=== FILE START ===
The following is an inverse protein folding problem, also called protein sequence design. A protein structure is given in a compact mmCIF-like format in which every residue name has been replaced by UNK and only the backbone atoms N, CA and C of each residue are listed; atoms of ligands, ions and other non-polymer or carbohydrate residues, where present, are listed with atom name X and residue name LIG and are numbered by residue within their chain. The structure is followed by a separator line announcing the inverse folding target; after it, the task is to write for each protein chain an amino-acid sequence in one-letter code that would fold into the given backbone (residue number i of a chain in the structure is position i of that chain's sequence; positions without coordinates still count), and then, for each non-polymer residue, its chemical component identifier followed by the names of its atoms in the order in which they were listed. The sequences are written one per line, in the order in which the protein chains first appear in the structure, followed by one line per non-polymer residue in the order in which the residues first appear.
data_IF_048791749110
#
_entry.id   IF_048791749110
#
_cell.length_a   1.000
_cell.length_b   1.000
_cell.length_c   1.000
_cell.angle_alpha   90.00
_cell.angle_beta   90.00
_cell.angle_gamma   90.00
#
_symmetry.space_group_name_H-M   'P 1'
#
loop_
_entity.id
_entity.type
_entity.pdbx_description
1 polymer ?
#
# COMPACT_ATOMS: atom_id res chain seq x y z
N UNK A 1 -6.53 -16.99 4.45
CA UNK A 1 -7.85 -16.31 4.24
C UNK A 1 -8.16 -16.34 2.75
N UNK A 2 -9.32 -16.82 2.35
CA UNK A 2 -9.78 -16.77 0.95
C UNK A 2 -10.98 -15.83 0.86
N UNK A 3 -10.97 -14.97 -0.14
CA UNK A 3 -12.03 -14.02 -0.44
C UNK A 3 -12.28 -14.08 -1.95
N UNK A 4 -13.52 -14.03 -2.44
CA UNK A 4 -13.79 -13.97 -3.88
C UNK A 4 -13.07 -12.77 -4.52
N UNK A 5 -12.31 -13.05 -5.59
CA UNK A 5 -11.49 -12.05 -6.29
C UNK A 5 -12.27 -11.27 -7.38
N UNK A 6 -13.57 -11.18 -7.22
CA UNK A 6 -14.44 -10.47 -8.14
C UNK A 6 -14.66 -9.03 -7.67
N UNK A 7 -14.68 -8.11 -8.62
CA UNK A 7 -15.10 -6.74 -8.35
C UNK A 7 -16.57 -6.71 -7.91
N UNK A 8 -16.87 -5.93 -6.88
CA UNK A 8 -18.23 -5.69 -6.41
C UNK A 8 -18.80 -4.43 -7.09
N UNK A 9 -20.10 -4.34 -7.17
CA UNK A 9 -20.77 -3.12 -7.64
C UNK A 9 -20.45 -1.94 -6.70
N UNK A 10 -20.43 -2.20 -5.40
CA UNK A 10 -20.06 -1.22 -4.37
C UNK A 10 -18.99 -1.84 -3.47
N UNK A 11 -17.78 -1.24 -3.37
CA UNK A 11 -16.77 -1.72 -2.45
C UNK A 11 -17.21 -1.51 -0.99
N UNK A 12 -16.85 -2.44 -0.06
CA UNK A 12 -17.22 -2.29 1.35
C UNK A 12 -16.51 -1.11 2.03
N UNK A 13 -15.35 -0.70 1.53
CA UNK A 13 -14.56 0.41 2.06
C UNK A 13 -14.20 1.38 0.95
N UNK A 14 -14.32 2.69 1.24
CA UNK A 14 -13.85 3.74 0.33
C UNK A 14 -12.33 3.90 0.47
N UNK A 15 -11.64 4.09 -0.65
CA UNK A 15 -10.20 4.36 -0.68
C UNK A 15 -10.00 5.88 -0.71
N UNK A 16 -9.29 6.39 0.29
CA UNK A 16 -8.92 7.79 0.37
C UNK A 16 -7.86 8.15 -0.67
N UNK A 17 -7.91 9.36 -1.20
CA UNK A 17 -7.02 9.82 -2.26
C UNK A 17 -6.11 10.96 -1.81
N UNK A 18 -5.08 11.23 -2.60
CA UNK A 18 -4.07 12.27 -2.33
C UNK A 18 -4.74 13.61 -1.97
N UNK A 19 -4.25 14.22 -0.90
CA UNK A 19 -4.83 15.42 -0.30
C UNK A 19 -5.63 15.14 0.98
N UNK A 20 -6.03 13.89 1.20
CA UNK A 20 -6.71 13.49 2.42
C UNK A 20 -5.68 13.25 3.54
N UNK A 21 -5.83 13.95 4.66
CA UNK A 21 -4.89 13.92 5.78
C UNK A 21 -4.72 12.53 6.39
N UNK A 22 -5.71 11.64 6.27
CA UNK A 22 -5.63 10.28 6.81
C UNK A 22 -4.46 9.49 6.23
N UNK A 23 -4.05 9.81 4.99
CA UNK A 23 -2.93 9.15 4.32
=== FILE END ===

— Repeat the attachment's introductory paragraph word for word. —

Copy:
The following is an inverse protein folding problem, also called protein sequence design. A protein structure is given in a compact mmCIF-like format in which every residue name has been replaced by UNK and only the backbone atoms N, CA and C of each residue are listed; atoms of ligands, ions and other non-polymer or carbohydrate residues, where present, are listed with atom name X and residue name LIG and are numbered by residue within their chain. The structure is followed by a separator line announcing the inverse folding target; after it, the task is to write for each protein chain an amino-acid sequence in one-letter code that would fold into the given backbone (residue number i of a chain in the structure is position i of that chain's sequence; positions without coordinates still count), and then, for each non-polymer residue, its chemical component identifier followed by the names of its atoms in the order in which they were listed. The sequences are written one per line, in the order in which the protein chains first appear in the structure, followed by one line per non-polymer residue in the order in which the residues first appear.